In line with public health advice, Kylemore Abbey is currently closed.

Garden Blog May 2018

A ‘happy gardening’ welcome back to all our readers. We have hit our busiest time of year and planning each day  is crucial at the moment. Thousands of bedding plants, vegetables, cut flowers, herbs, rockery plants and herbaceous are waiting to be planted into their final positions. All of the sudden the weather is picking up and its quite warm, even hot during the day.

The last of the spring flowers are been taken out at the moment; despite the cold and wet spring we had a nice display which lasted a good few weeks. The picture below shows our Parterre still planted with spring bulbs and bedding from few days ago. The heavy rain a few weekends ago beheaded most Tulips and we were left with a rather sad display.

Pic1 The Parterre with Tulip ‘Peach Blossom’, Forget-me-nots and Bellis


We set up a display in our Vinery to inform the curious visitors about the many different spring flowers . This will be changed and updated with flowers in season regularly.

Pic2 Seasonal display of flowering plants like Tulips, Wallflowers or Fritillarias in our own Kylemore pottery made on site


Pic3 Tulip ‘Greenland’, a non Victorian newer variety outside the Walled Garden in front of the former Chaplains house; it’s a fantastic long lasting and tall Tulip which looks great in combination with the Buxus and the painted green window frames


Now is an important time for the ‘in between’ plants or early summer flowering plants. These will carry the flowering display over to the summer season. Perennials like Ajuga reptans, Centaurea montana or Camassias, Alliums and early flowering Lillies play an important role in our garden.

Pic4 Flowering Ajuga reptans (Blue Bugle) in our Vinery beds


Pic5 Cammasia cusickii (Quamash or Indian hyacinth) just opening up in the Herbaceous Border


Also the shrub border has plenty on offer at the moment. Some early flowering shrubs like Kerria japonica have finished by now and should be cut back. Others like Syringa (Lilac), Weigelia or Lamium, one of my favourite ground-cover plants, have taking over now. And not to forget Azaleas and Rhododendren cultivars of cause. They play a vital role in many woodland gardens throughout Ireland and England.

When you plan Borders make sure there is always interest throughout the year, achieved through flowers, the colour and texture of leaves or the winter colour of the bark.

Pic6 Flowering Lamium galeobdolon (Yellow archangel) as groundcover in our shrubborder



Pic7 Weigelia middendorffiana, a lovely pale yellow variety of Weigelias


Pic8 Syringa vulgaris ‘Charles Joly’ – Lilac


Pic9 Azalea ‘Norma’ in front of the Head Gardeners House


So what is happening in the Vegetable Garden at the moment?

We eventually finished the painstaking work of putting up all supports for the Broadbeans, Peas, Mangetouts and for the Climbing Runner and French Beans. The bamboo canes for the supports for the Runners need to be tied with a very strong wire in order to withstand the storms we experience sometimes. We spent a bit of time this yearo building permanent supports for the Broadbeans and peas so we can easily  dismantle and re-use them next year again.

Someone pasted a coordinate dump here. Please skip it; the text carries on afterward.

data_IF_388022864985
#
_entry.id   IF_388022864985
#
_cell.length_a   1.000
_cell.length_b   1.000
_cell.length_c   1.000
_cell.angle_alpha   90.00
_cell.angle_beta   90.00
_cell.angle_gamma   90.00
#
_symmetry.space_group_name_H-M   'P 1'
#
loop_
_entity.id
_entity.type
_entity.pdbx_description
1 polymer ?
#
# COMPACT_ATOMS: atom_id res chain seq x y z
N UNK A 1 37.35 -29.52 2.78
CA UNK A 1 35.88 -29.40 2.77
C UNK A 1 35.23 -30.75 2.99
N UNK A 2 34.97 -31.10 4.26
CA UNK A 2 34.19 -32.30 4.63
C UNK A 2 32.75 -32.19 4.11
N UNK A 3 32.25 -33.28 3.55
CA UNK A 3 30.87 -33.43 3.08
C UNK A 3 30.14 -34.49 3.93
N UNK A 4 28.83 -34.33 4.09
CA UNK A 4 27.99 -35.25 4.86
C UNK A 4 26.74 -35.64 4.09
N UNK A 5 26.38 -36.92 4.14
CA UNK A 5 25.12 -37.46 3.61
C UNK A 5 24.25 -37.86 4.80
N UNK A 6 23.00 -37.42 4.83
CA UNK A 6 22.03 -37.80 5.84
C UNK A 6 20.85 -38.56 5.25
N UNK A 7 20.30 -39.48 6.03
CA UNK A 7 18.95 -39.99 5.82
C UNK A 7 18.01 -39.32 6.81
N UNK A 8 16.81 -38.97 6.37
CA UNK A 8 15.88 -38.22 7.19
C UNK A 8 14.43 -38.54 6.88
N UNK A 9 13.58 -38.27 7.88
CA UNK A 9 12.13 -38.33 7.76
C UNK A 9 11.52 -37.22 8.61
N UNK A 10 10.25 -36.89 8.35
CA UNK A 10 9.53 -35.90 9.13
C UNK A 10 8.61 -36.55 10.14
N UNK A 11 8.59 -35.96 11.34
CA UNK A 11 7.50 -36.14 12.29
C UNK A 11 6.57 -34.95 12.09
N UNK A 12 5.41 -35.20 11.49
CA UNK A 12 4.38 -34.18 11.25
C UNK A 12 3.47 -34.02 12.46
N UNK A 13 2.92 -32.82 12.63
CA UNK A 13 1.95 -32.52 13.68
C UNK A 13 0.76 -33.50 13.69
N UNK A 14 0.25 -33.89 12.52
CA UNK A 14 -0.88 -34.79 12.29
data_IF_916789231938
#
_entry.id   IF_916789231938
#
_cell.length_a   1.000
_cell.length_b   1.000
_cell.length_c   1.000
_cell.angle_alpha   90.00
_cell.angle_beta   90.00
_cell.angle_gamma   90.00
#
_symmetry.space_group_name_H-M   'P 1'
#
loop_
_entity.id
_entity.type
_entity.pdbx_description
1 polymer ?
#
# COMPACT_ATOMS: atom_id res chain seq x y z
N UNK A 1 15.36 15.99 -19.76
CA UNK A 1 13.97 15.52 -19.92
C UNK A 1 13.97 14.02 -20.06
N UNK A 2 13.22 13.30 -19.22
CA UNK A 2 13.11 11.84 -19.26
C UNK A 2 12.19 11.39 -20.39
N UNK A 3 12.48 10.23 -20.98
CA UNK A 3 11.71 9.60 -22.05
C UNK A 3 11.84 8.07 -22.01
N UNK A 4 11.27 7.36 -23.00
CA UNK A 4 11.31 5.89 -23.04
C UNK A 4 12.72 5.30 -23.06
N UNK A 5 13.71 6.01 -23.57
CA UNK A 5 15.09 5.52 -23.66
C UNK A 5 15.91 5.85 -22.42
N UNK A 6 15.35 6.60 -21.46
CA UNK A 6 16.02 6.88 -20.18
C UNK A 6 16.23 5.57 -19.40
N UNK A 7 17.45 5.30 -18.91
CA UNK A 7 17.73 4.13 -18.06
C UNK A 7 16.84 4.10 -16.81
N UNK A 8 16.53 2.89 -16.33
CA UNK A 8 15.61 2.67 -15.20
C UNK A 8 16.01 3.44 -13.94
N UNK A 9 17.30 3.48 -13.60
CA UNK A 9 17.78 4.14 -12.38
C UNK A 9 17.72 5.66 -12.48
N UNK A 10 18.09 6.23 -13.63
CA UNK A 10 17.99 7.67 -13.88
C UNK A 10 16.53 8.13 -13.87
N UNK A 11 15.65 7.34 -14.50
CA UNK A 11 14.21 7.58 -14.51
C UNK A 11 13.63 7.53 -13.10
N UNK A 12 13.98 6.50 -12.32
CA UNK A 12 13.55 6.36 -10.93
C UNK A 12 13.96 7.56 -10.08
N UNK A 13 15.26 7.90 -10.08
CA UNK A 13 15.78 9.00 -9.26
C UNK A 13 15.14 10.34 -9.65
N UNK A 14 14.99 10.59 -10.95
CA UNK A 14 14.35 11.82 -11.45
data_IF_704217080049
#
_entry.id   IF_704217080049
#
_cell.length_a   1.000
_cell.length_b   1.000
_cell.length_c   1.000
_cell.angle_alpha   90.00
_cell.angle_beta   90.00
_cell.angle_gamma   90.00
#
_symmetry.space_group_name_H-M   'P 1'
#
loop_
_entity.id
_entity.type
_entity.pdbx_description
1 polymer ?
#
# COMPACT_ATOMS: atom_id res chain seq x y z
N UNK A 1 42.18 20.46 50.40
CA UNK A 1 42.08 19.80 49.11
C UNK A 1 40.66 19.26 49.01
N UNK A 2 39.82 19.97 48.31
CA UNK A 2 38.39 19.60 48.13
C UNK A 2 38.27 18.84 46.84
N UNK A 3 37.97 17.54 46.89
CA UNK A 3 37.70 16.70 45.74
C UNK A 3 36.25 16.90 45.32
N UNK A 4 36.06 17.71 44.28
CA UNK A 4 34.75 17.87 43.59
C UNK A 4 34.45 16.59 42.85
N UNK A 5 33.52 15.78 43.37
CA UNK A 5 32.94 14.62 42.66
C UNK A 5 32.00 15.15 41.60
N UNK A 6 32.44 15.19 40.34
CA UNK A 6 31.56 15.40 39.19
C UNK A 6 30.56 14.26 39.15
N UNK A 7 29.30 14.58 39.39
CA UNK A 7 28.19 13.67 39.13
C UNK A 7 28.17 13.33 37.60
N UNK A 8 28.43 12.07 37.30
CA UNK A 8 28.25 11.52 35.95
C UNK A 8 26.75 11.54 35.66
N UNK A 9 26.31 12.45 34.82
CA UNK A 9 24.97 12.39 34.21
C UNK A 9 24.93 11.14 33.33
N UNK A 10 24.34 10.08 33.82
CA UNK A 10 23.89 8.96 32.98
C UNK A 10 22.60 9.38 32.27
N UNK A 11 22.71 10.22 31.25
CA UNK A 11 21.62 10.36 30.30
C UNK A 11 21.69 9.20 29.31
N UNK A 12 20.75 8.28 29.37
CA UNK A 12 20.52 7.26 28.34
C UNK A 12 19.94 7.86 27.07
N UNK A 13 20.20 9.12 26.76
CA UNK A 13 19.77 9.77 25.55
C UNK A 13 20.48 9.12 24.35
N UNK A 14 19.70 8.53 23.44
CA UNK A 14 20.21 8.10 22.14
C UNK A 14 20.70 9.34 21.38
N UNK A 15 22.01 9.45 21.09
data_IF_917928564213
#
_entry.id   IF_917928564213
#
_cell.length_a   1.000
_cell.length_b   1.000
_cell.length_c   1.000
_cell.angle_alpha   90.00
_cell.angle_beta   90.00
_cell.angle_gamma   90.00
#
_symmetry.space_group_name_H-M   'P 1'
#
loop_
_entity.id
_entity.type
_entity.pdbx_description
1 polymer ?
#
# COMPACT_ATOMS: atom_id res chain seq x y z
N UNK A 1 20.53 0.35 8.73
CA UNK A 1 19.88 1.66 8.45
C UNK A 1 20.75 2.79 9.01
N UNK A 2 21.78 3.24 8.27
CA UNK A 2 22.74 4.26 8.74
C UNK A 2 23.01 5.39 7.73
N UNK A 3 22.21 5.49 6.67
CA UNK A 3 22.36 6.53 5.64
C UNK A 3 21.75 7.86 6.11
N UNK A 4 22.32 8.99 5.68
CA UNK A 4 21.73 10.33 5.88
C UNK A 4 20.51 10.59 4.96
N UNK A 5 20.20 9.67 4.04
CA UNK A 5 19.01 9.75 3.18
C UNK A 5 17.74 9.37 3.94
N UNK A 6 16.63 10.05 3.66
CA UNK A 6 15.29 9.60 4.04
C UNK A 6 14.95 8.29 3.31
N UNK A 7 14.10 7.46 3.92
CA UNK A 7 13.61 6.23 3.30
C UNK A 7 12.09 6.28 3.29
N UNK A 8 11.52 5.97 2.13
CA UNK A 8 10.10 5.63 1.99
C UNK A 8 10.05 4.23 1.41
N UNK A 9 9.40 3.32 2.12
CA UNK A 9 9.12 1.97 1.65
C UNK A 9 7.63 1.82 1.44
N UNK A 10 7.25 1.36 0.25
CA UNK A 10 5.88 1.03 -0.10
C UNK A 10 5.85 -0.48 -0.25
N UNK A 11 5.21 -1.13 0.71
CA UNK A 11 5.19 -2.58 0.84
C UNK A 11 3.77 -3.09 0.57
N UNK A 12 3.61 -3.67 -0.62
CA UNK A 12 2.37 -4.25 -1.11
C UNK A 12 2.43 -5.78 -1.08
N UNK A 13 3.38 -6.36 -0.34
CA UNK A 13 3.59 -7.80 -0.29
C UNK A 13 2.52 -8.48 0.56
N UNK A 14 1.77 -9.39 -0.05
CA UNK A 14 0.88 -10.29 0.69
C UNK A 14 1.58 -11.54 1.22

Pic10 Bamboo canes for the Climbing Beans


The Brassica plot is doing well; the cover of fresh Seaweed kept the Cabbage rootfly away so far and is feeding the hungry plants at the same time. It seems to be also a curiosity to many visitors who never seen Seaweed before.

Pic11 Fresh Seaweed on Cabbages and Kales


The fruit trees seem to have an unusual amount of blossom this year. The Crab apples are like white clouds bordering the Vegetable garden and the pears and cherries are not short of blossom, too. I also noticed a good few bees around so hopefully we will have a good crop for harvesting.

Pic12 Apple blossom a few days before opening ; note the different types of  lichens which look amazing


Pic13 Our oldest apple tree ‘Golden Spire’ which is approximately 60 years old


Pic14 Fan trained Pear trees along the brick wall to the east of the garden


The Head Gardeners House is getting a new layer of paint at the moment and we are planing a small exhibition with botanical paintings from the garden by different artists.  The former Head Gardener, living and working in the house had a fantastic view from the house and could see every corner of the garden since the trees were only small back then. There was no ‘hiding’! Below is his work desk as it might had been back then.

Pic 15 Desk in office of former Head Gardeners House


Lets hope the summer will stay with us a bit longer, even so we are under pressure to get the watering of the many plants done every day!

I will be back with more news in June.


Your Head Gardener

Anja Gohlke


Things you can do in your garden in May:

To Sow / Propagate:
~ Sow Carrots and Parsnips (end May to avoid Carrot fly)
~ Succession sowing of radishes and lettuces

~ Pot on more annuals as backup plants
~ Take softwood and non-flowering cuttings of Fuchsia and Pelargonium
~ Take softwood cuttings of shrubs

To plant:

~ Plant out potted plants to prevent pot bound
~ Start to plant out summer bedding in final position and protect against slugs (try coffee ground)
~ Plant beans, chards and kales into final positions
~ Plant Tagetes and Calendula as companion plants between your crops to attract beneficial insects

To maintain & prune & feed:
~ Water plants and lawns well in dry spells, mainly in mornings or evenings

~ Prune spring flowering shrubs like Weigelia or Forsythia after finishing flowering

~ Trim formal hedges of Buxus, Fuchsia or Escallonia and feed them
~ Take out spring bulbs for usage in different spots for coming season
~ Put up supports on taller perennials, broad beans and sweet peas